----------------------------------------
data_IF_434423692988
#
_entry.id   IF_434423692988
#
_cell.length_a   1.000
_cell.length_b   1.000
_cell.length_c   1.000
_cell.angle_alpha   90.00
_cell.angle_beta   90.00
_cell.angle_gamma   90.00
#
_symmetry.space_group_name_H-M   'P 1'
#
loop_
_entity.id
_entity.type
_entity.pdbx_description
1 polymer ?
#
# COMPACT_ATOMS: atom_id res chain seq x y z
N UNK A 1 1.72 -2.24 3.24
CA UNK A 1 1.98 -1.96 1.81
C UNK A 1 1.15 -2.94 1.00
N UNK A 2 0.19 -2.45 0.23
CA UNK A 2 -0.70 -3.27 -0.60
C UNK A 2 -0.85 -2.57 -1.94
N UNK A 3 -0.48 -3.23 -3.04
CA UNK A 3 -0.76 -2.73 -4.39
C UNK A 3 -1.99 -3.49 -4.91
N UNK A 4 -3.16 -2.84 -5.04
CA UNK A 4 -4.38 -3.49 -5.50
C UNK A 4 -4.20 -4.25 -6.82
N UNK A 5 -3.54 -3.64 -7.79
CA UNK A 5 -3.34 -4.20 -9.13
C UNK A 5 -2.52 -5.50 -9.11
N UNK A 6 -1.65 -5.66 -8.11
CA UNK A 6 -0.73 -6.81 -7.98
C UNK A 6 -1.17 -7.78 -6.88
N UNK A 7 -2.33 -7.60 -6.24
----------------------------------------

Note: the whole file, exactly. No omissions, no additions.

data_IF_434423692988
#
_entry.id   IF_434423692988
#
_cell.length_a   1.000
_cell.length_b   1.000
_cell.length_c   1.000
_cell.angle_alpha   90.00
_cell.angle_beta   90.00
_cell.angle_gamma   90.00
#
_symmetry.space_group_name_H-M   'P 1'
#
loop_
_entity.id
_entity.type
_entity.pdbx_description
1 polymer ?
#
# COMPACT_ATOMS: atom_id res chain seq x y z
N UNK A 1 1.72 -2.24 3.24
CA UNK A 1 1.98 -1.96 1.81
C UNK A 1 1.15 -2.94 1.00
N UNK A 2 0.19 -2.45 0.23
CA UNK A 2 -0.70 -3.27 -0.60
C UNK A 2 -0.85 -2.57 -1.94
N UNK A 3 -0.48 -3.23 -3.04
CA UNK A 3 -0.76 -2.73 -4.39
C UNK A 3 -1.99 -3.49 -4.91
N UNK A 4 -3.16 -2.84 -5.04
CA UNK A 4 -4.38 -3.49 -5.50
C UNK A 4 -4.20 -4.25 -6.82
N UNK A 5 -3.54 -3.64 -7.79
CA UNK A 5 -3.34 -4.20 -9.13
C UNK A 5 -2.52 -5.50 -9.11
N UNK A 6 -1.65 -5.66 -8.11
CA UNK A 6 -0.73 -6.81 -7.98
C UNK A 6 -1.17 -7.78 -6.88
N UNK A 7 -2.33 -7.60 -6.24